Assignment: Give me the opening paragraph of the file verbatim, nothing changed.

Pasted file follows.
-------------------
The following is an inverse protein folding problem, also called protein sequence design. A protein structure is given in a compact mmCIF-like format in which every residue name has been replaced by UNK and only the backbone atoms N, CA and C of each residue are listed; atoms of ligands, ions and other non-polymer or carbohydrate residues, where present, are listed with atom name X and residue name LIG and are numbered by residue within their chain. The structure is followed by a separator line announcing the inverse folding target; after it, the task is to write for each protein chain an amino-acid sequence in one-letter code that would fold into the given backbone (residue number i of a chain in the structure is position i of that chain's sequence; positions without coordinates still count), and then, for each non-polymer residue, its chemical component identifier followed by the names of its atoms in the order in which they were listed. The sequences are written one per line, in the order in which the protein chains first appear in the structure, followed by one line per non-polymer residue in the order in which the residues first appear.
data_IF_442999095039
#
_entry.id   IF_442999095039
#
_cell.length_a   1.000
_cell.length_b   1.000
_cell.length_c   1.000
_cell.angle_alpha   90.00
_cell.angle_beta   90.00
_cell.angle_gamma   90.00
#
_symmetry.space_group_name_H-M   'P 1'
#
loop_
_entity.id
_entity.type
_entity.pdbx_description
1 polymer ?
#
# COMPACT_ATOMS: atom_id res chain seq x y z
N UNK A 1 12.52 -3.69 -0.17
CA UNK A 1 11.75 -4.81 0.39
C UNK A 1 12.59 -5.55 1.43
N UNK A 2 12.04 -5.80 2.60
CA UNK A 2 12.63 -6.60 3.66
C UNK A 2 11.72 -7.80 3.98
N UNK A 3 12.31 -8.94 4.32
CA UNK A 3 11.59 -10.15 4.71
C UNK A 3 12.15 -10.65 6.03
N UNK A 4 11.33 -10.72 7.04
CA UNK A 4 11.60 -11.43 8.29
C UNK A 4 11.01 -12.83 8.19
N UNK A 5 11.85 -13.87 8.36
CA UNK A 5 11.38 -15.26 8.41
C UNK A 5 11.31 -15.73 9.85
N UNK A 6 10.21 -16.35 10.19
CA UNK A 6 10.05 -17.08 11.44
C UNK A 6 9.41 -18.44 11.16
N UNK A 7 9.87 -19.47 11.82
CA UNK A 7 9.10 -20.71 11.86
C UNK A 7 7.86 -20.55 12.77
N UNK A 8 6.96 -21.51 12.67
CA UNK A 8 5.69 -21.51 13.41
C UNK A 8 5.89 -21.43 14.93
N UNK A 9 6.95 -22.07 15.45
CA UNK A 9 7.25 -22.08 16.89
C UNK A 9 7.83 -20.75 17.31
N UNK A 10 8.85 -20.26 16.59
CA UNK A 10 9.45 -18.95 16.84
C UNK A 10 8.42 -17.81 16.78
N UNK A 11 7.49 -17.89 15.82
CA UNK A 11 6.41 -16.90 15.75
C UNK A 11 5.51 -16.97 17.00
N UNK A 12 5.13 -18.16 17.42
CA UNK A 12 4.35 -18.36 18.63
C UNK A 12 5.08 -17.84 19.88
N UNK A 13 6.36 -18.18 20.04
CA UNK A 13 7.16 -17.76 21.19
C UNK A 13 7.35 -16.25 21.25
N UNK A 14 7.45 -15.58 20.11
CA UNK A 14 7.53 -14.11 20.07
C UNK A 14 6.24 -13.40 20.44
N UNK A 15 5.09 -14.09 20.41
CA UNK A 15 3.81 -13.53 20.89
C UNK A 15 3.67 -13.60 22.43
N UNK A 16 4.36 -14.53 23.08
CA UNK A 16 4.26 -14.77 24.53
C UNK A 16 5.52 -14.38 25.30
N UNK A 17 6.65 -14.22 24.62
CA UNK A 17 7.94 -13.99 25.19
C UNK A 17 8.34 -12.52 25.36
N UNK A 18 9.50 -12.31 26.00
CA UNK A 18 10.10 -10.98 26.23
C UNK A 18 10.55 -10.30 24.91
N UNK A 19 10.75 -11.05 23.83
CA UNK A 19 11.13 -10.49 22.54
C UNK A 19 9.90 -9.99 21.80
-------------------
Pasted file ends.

The following is an inverse protein folding problem, also called protein sequence design. A protein structure is given in a compact mmCIF-like format in which every residue name has been replaced by UNK and only the backbone atoms N, CA and C of each residue are listed; atoms of ligands, ions and other non-polymer or carbohydrate residues, where present, are listed with atom name X and residue name LIG and are numbered by residue within their chain. The structure is followed by a separator line announcing the inverse folding target; after it, the task is to write for each protein chain an amino-acid sequence in one-letter code that would fold into the given backbone (residue number i of a chain in the structure is position i of that chain's sequence; positions without coordinates still count), and then, for each non-polymer residue, its chemical component identifier followed by the names of its atoms in the order in which they were listed. The sequences are written one per line, in the order in which the protein chains first appear in the structure, followed by one line per non-polymer residue in the order in which the residues first appear.